The Meaning of Holy Orthodoxy in the History of the Russian State by Archbishop John (Maximovitch)
"With voices of praise the Roman land honors Peter and Paul. through whom she came to believe in Jesus Christ the son of God; Ephesus, Patmos--St. John the Theologian; India--Apostle Thomas; Egypt--holy Evangelist Mark; all lands and cities and people honor and glorify those instructors who taught them the Orthodox Faith. Let us likewise give praise, as we have strength, to our gr eat and wondrous instructor, the Grand Prince of our Land, Volodimir, the grandson of the old Igor."
So said the holy Hilarion, Metropolitan of Kiev in the mid-11th century, just over half a century after the Baptism of Rus. Already at that time the holy man discerned the greatness of St. Vladimir's accomplishment and called Rus to worthily glorify him.
Let us bring to mind the character of Rus up until the time of Vladimir, and what she became after he baptized her.
Here is Rus in the time of "the old Igor," or in the time of Vladimir's father, Sviatoslav. Each tribe lived its own life, detached from the rest; the separate clans often warred among themselves and not infrequently engaged in mass annihilation following the laws of blood vengeance. The princes of pagan Rus were better characterized as warring chieftains than as fathers and benefactors of their people; campaigns and plunder held a greater attraction for them than the task of caring for their subjects. Many tribes were still at a very low level of mot al and cultural development; some had the custom of abducting young women to make them their wives.
would be a mistake, however, to think that the Slavs were characterized solely
by negative traits and that they were an exclusively barbarian people. On the
contrary; they possessed a great deal of inherent goodness. They were
hospitable, valiant and honest. The women were faithful companions of their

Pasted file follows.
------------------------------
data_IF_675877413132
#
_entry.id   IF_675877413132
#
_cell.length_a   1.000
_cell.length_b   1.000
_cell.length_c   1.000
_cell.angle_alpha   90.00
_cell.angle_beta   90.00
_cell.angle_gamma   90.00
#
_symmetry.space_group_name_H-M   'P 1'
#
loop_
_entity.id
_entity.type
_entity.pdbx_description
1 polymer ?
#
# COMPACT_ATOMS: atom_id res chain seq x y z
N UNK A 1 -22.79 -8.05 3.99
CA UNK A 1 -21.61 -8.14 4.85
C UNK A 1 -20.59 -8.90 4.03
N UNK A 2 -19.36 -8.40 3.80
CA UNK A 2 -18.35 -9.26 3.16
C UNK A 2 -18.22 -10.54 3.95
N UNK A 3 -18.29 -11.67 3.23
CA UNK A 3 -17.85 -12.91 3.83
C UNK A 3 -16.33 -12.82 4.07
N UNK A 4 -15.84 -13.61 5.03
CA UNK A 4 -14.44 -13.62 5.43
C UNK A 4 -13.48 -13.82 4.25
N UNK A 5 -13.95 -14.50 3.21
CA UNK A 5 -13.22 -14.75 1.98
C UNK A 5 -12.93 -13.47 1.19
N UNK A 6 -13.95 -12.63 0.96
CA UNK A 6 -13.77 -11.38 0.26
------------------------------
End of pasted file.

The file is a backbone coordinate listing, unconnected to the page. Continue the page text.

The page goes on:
husbands, often remaining true to their spouse even after his death. The Slavs
honored their elders and were obedient to them in matters both personal and
But alongside these positive traits, they exhibited treachery, cruelty and wickedness. At times, especially during seasons of war, they became terrifying to all those around. The peaceful Slav became a wild beast, and woe to those upon whom he projected his wrath; it spared no one! Byzantium trembled before its northern neighbors, and the latter were often afraid of one another.
And so the Slav world stood at the crossroads between good and evil, manifesting at times those fine and most worthy qualities of a man created in God's image, while at other times showing the dread signs of a beast in human form.
What kind of high ideals existed among these Slavs? What inspired their thoughts, their feelings? Who were their heroes?
The gods in whom they believed possessed all the characteristics of their worshippers; they incarnated both their good-and their bad qualities. In serving these gods of their own creation, the Slavs confirmed themselves in their own faults, finding justification in the traits of their idols. Serving their vicious Perun, the Slavs conducted cruel warfare, massacring their neighbors. It is hard to say just what would have become of eastern Europe had SS. Cyrill and Methodius not poured the light of Christ over the Slavic land and laid the foundation for the enlightenment of the Slavic people..·